After first week of coyote cull effort, only 4 animals caught in Stanley Park
The B.C. government is suggesting there may be fewer coyotes in Stanley Park than previously thought after only four of the animals were captured during the first week of the province's culling effort.
Officials previously indicated the private trappers hired to help put an end to the alarming series of attacks on park visitors could euthanize as many as 35 coyotes over two weeks.
On Tuesday, the Ministry of Forests said the government is hoping to get a more accurate picture of Stanley Park's coyote population soon.
"We are still observing the data, and wildlife staff have increased monitoring efforts to learn more, but it is possible there may be less coyotes in the park than anticipated," the ministry said in an email.
Despite the slow start, the province said it still expects the culling effort to take about two weeks.
Officials said the decision to euthanize the park's coyotes was only made after all other alternatives were considered.
The Ministry of Forests said the animals have become too habituated to humans to be relocated, and officials are at a loss about how to prevent further attacks on humans if the coyotes are left alone.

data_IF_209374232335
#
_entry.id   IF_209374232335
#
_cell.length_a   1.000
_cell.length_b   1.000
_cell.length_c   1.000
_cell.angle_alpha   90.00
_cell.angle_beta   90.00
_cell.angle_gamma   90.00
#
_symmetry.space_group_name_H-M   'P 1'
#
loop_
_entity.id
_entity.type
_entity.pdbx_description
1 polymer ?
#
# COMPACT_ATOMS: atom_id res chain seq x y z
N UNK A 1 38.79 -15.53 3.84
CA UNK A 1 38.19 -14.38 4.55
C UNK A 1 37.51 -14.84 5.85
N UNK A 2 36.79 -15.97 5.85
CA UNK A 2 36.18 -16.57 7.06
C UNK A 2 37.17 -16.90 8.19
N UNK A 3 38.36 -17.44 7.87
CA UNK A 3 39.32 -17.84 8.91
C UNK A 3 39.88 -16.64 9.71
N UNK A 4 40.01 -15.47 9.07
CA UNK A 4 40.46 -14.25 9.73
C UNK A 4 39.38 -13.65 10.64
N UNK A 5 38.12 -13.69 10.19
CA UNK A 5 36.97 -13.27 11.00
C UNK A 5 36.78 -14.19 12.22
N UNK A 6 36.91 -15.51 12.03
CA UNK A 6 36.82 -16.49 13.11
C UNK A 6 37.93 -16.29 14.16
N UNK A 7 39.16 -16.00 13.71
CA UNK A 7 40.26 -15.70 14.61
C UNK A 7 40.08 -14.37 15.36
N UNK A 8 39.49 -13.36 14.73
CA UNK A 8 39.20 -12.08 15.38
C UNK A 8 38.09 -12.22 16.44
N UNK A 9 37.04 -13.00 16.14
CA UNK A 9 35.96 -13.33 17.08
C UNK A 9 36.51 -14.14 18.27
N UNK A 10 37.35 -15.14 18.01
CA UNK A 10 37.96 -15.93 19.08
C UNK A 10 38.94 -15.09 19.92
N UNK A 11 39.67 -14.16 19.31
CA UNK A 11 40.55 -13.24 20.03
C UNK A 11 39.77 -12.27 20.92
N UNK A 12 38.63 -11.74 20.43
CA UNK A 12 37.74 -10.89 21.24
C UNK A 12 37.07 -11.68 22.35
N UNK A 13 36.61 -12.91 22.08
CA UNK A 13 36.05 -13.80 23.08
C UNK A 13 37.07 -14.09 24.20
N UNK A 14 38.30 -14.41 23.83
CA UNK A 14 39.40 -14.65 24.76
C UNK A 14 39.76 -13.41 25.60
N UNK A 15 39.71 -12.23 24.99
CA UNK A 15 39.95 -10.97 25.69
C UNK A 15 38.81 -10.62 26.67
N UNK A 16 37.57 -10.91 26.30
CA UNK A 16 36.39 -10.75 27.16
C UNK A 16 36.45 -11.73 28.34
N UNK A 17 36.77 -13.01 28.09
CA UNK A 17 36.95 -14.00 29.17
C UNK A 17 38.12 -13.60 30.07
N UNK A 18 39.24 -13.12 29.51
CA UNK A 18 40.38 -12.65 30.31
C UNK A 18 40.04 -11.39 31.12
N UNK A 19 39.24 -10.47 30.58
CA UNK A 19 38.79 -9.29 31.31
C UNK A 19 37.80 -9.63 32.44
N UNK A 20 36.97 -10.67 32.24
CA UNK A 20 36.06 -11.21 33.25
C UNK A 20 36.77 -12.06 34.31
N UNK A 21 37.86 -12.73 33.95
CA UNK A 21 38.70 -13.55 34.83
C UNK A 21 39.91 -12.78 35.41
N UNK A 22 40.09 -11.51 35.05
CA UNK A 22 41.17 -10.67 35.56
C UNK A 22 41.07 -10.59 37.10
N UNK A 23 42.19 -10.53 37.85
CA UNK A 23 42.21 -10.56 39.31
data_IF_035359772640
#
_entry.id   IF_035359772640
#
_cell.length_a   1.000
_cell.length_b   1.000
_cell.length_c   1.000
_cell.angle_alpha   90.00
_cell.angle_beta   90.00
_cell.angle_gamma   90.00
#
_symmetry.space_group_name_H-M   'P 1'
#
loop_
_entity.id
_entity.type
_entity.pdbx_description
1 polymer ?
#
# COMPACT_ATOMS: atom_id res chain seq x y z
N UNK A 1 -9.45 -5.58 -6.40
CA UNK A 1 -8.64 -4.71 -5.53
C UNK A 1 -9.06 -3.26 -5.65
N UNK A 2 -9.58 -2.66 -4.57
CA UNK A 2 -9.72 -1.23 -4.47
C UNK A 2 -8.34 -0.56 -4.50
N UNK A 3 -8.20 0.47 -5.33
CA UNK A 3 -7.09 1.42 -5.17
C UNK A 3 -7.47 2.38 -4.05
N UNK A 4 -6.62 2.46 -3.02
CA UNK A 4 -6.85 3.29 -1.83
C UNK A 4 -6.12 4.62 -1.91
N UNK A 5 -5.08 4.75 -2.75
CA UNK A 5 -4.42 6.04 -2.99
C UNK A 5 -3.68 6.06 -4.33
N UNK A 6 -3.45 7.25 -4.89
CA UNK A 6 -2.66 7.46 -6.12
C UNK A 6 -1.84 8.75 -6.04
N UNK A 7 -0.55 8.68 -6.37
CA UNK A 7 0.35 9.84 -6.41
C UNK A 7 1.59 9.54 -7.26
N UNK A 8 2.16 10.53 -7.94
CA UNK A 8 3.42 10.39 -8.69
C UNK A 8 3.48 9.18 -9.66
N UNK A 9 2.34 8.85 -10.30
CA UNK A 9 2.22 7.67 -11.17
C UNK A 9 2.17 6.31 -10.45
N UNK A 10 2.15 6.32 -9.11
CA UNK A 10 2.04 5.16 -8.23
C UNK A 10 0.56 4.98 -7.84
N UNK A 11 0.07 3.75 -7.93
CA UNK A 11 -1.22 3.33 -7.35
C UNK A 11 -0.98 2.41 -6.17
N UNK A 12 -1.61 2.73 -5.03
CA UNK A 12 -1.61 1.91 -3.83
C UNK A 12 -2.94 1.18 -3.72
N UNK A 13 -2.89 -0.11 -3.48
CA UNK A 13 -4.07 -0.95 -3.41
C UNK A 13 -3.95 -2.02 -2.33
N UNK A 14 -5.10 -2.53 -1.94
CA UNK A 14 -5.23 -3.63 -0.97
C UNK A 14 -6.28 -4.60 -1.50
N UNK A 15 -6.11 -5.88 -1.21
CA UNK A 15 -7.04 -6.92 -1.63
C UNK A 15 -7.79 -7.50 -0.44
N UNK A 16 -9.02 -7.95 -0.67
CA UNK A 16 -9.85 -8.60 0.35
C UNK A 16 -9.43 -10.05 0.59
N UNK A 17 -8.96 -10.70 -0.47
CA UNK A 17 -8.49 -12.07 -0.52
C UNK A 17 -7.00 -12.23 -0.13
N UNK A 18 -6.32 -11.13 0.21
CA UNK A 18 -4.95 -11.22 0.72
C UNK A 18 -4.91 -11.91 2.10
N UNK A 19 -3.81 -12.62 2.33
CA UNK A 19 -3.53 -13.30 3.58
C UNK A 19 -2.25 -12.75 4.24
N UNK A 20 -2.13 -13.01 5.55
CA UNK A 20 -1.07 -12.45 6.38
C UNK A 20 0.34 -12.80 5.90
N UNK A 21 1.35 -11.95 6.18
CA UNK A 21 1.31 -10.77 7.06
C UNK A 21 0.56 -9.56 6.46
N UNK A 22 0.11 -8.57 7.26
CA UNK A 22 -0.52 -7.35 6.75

At least 45 attacks have been reported since December 2020, including five that injured children.
The contractors hired to catch and kill the coyotes are using non-lethal traps described by the government as "modified foothold traps," which the government said minimize the risk of pain or injury to the animals.
Once the park's coyote population is removed, the ministry said it will be working with the Vancouver Park Board on a long-term plan to avoid a similar situation in the future, including work to "implement strategies addressing human behaviour as well as the availability of food and garbage."